At Invisible Children, we believe in storytelling through film as a powerful way to challenge a society’s perspectives and catalyze collective action for positive change. That is why we are so excited about our newest mobile cinema film Le Pouvoir du Dialogue.
This fictionalized story of community leaders who intervene to prevent conflict from becoming violent aims to promote peaceful dialogue as a response to conflict. It is also our first mobile cinema film to be entirely produced by Central African artists and filmmakers.
The film is designed to spark conversations, challenge perceptions, and ultimately support local peacebuilding efforts specifically in areas of eastern Central African Republic (CAR) that have faced or are currently facing intercommunal violence. For the film to do that successfully, it was essential for local hands to craft it. We are so grateful to be able to invest in and support the work of Central African artists and peacebuilders through this project.
Le Pouvoir du Dialogue, which means The Power of Dialogue was developed and produced by a team of Central African filmmakers from OAZ Entertainment led by filmmakers, Bachir Niang So and Orphé Zaza Bamoy. Niang So and Bamoy are two of the most highly engaged artists and peacebuilders active in CAR today. Both have a wealth of experience in creating films and launching local initiatives for peacebuilding. In 2018, they were both part of the team that created our previous mobile cinema film, Ani Wa Sa.
In addition to the local filmmakers from OAZ, our local partner organization, Bria Londo, was key to ensuring that the film reflected local communities and the challenges facing them. We have worked with Bria Londo on peacebuilding projects in eastern CAR for several years and have seen first hand how their diverse membership and commitment to peace have made them a widely trusted mediator in response to armed group violence and intercommunal tensions among a wide range of actors in the region.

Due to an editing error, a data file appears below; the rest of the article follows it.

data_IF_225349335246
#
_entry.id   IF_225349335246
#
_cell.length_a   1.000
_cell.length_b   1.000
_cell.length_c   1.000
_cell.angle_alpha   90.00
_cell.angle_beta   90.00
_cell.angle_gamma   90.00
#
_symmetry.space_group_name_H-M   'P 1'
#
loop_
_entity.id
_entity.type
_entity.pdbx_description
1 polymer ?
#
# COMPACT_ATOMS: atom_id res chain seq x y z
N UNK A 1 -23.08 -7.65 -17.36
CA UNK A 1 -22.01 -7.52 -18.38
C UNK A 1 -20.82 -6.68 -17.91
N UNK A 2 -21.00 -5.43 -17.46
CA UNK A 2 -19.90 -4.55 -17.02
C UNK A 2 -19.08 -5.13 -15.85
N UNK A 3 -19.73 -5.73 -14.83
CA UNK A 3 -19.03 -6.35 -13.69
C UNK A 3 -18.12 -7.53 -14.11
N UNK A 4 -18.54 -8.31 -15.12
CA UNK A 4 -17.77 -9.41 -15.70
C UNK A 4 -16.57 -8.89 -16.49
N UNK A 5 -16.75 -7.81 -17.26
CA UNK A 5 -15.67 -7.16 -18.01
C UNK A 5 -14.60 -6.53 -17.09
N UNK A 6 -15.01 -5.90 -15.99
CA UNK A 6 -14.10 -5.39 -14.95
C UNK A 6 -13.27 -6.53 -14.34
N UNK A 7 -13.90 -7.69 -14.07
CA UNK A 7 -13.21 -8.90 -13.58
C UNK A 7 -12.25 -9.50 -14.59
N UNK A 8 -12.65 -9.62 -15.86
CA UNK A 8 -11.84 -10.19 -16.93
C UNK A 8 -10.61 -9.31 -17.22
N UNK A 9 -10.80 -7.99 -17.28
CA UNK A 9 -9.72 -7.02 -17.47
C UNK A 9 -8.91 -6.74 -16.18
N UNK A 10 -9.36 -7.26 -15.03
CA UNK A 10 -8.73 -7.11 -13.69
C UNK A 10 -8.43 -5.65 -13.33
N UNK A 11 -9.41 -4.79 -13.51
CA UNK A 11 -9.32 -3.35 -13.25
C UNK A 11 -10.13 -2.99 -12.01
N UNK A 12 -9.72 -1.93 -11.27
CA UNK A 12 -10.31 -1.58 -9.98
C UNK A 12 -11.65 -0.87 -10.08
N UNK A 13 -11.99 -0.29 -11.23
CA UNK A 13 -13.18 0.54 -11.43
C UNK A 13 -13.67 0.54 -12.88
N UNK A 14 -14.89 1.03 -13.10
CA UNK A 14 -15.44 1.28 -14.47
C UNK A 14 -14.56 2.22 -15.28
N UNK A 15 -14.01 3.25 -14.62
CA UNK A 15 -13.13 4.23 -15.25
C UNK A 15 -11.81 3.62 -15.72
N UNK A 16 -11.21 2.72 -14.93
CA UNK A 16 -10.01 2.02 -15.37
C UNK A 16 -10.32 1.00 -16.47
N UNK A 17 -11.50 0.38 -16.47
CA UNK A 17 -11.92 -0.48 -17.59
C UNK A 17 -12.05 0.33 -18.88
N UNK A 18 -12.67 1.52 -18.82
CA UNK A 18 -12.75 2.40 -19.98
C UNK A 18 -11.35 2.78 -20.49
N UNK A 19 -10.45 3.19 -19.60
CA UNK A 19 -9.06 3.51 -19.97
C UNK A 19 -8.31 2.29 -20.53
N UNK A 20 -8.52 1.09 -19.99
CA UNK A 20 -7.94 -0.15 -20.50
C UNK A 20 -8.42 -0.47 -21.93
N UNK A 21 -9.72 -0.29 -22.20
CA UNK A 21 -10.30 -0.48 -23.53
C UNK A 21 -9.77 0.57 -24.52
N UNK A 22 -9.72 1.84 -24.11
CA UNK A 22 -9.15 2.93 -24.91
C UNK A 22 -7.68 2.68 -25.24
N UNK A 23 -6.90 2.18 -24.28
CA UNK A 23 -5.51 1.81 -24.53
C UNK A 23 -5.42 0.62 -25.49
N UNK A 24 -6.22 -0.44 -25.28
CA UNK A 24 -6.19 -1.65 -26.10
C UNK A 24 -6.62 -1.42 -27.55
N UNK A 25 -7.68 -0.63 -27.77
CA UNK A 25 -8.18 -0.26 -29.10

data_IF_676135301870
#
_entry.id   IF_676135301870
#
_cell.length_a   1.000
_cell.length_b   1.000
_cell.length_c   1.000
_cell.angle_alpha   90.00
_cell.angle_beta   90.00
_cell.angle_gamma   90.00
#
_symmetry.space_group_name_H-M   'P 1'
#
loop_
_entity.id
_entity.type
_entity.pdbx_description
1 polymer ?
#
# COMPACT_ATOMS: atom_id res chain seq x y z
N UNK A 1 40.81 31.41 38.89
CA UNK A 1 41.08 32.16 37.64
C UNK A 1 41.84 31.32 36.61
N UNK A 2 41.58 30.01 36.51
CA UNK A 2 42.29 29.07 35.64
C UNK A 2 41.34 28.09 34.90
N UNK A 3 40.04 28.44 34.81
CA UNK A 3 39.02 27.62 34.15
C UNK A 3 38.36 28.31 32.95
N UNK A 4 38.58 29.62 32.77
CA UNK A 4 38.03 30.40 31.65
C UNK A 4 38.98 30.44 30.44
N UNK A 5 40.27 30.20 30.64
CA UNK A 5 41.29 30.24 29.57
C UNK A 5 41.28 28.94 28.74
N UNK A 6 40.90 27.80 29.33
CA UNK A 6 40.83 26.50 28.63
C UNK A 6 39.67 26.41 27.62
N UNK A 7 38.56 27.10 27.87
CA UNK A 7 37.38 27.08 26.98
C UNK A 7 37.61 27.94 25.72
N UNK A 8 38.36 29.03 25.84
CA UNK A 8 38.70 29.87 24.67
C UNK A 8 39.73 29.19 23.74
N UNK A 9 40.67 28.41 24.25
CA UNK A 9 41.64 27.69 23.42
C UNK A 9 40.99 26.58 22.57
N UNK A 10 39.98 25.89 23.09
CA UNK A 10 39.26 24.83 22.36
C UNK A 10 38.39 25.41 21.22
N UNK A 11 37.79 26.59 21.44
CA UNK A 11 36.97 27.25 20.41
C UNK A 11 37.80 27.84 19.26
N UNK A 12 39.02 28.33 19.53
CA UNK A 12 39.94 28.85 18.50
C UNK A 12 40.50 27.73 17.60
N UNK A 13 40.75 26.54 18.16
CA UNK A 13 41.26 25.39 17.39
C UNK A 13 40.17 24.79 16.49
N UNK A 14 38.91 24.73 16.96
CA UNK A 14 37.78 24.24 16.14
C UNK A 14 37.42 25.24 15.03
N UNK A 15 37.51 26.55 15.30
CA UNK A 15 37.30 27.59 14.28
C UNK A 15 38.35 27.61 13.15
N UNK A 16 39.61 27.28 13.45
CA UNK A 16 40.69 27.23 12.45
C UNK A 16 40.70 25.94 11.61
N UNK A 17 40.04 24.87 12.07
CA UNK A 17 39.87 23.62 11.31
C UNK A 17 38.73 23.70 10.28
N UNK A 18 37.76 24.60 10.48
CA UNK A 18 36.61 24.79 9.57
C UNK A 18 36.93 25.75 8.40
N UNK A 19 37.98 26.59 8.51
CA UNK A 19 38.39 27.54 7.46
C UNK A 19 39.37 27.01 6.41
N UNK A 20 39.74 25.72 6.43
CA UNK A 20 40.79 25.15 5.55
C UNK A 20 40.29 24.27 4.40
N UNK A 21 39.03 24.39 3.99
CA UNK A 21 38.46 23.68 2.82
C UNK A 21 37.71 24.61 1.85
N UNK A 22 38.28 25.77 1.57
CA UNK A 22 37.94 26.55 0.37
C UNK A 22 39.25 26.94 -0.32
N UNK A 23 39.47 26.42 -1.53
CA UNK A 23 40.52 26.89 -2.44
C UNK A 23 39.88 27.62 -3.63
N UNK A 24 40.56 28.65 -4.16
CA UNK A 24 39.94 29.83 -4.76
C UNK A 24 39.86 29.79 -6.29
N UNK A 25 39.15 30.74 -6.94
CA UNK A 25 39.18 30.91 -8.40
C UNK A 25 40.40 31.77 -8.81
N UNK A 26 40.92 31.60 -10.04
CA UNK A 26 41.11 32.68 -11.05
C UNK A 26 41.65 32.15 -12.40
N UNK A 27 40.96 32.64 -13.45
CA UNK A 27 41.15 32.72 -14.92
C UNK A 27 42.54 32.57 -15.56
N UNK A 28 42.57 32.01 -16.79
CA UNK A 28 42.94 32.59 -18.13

Le Pouvoir du Dialogue was developed during conversations between OAZ, Bria Londo, and community representatives, which were facilitated by Invisible Children staff in eastern CAR. The participation of members of local ethnic, religious, and socio-economic groups was key to ensuring that OAZ and Bria Londo were able to produce a film based on a deep understanding of community needs and challenges.
Following these discussions, the team of Central African artists and peacebuilders worked together to produce the film from start to finish. From drafting the script, to casting local actors, to directing, filming, and editing — every aspect of this project was led by local experts.
In the next several months, Le Pouvoir du Dialogue will be copied onto micro-SD cards and distributed by local peace committees in eastern CAR as part of Invisible Children’s peacebuilding programming in the region. By distributing the film on micro-SD cards, which many people in the region already use to share media, we hope that the film and its message can reach a broader audience for a wider impact.
Your support allows us to invest in local artists and experts to create innovative and dynamic solutions to violence and other local challenges. Donate to Invisible Children today and help ensure that local peacebuilders across central Africa have the support they need to make their communities safer.